I’ve been doing remote freelance work for a number of years. It’s amazing what you can accomplish with the right tools and processes in place working with someone on the other side of the globe. In my experience, success boils down to two main ingredients: communication and tools.
Picking the Right Tools
I have a few “core” tools that I use to help make working remotely actually work: Trello, Slack, Wunderlist and Gmail. There are hundreds of other tools out there to choose from. I’ve tried some of them, but these are the tools I’ve found that work for me and the people I work with.
Try different tools until you find ones that work for you and your team. Don’t settle on a tool just because that’s what others are using. Make sure that it adds value. If a tool is creating more stress then it’s probably not the right tool.
Knowing How to Use the Tools
Having access to tools is great, but a tool is nothing if you don’t know how to use it. Pick the right tool for the job, and take the time to get familiar with it. Here’s how I use my remote working tool set…
Trello helps me collaborate on projects with other people. I also use Trello to show the state that a project is in by moving it across the board. This gives other people instant insight into what’s going on. Trello is a very lightweight, simple tool, and their mobile app is great – this has huge value to remote workers who are on the go.
Slack is a great alternative to email and provides instant group and one-to-one communication channels. Slack helps reduce excessive emails, promotes transparency and visibility, and helps to keep communication in a single place. Slack’s integrations are pretty powerful too, allowing you to connect many of your other tools to it and use Slack as a main hub of information. Slack also has a great mobile app for communication on the go.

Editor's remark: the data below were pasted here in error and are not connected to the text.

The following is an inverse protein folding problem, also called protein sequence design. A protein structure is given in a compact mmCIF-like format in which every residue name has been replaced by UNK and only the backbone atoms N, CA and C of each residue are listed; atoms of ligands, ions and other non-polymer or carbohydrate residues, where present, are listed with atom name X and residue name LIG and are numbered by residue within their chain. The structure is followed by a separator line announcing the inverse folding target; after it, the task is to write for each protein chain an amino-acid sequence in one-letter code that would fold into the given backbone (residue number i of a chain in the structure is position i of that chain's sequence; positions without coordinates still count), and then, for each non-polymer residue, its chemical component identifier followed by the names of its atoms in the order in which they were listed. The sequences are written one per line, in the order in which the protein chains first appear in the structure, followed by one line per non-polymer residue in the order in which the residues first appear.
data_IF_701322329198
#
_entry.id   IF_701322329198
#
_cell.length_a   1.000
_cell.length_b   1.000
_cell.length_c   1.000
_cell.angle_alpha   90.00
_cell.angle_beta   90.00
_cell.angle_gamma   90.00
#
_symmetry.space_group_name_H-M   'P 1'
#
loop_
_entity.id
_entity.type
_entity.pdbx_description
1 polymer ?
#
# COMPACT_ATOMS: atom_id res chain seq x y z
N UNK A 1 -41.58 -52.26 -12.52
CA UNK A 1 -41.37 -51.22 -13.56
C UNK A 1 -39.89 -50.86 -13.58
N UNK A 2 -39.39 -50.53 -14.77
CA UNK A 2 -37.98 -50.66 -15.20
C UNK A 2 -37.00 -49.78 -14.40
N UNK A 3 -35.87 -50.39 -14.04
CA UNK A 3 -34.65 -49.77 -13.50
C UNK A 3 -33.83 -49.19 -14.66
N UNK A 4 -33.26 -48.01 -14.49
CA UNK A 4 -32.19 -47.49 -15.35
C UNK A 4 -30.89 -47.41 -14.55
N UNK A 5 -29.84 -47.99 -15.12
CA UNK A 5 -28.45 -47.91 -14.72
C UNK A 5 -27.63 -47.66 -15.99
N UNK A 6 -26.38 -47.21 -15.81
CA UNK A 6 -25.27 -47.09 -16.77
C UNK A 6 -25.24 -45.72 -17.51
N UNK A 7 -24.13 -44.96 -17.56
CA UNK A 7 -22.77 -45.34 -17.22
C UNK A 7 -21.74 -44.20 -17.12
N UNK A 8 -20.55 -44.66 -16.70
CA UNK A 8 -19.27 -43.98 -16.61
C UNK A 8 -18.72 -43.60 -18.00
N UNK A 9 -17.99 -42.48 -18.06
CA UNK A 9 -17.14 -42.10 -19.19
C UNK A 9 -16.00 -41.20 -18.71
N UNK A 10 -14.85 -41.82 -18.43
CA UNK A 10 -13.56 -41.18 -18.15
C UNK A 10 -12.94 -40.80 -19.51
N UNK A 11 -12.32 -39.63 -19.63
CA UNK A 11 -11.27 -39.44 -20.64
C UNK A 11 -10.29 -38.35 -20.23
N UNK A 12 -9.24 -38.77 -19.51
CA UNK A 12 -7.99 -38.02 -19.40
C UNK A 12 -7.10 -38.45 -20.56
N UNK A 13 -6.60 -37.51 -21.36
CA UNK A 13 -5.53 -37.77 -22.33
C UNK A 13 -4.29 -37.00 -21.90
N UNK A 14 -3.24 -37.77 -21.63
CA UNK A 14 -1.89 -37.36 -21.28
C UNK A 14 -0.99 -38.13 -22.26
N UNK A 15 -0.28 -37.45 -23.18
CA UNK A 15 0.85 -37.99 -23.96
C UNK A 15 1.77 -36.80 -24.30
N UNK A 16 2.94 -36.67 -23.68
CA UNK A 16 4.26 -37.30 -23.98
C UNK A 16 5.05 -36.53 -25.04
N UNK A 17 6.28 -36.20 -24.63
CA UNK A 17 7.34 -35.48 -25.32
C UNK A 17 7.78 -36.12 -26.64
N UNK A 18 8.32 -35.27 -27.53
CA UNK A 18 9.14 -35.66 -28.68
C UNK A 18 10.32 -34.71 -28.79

Wunderlist is like my personal sidekick. It’s my favorite to-do list application of all the ones out there. I use Wunderlist to track more detailed tasks that might not belong in Trello – an example of this would be “Send Invoice.” Like Trello, Wunderlist’s mobile app is really powerful and easy to use. Without this tool, I’d be forgetting things left and right.
It’s pretty obvious that remote workers rely heavily on email. However, with the above tools in place and used correctly, email can often be used to a lesser extent. I try to only use emails when absolutely necessary.
With that said, my preferred email client is Gmail – it comes with an entire suite of tools (Docs, Drive, Calendar, and much more) that come in handy for working remotely, particularly Google Docs. Google Docs is a free and powerful way to collaborate with others on documents.
In general, the remote tools that I use do a few things really well, and they all have strong mobile applications for access on the go.
Build Trust and Focus on Communication
When you’re working remotely, there’s already a big disconnect due to the nature of working in different geographical locations. The quicker and stronger that you respond, the stronger the connection is. It’s all about building trust and being easy to work with.
Without strong communication, you will fail as a remote worker. Focus on how you’re communicating. Put a little extra time in your emails, messages, documents, etc. It’s worth it, and you’ll save time in the long run.
Try New Things
If something isn’t working, try something else… whether it’s a tool, process, or style of working. There are so many different ways of going about doing things. Pave your own path to success and try new things!
Working remotely requires you to stay organized and communicate efficiently and effectively. With the right tools and processes in place, you can do that with ease and focus on producing high-quality work that you’re proud of.
About the Author
Jake Bartlett is a software tester and writer for TestLodge, an online test case management tool. He’s worked as a writer, tester, and customer advocate for a number of different software companies.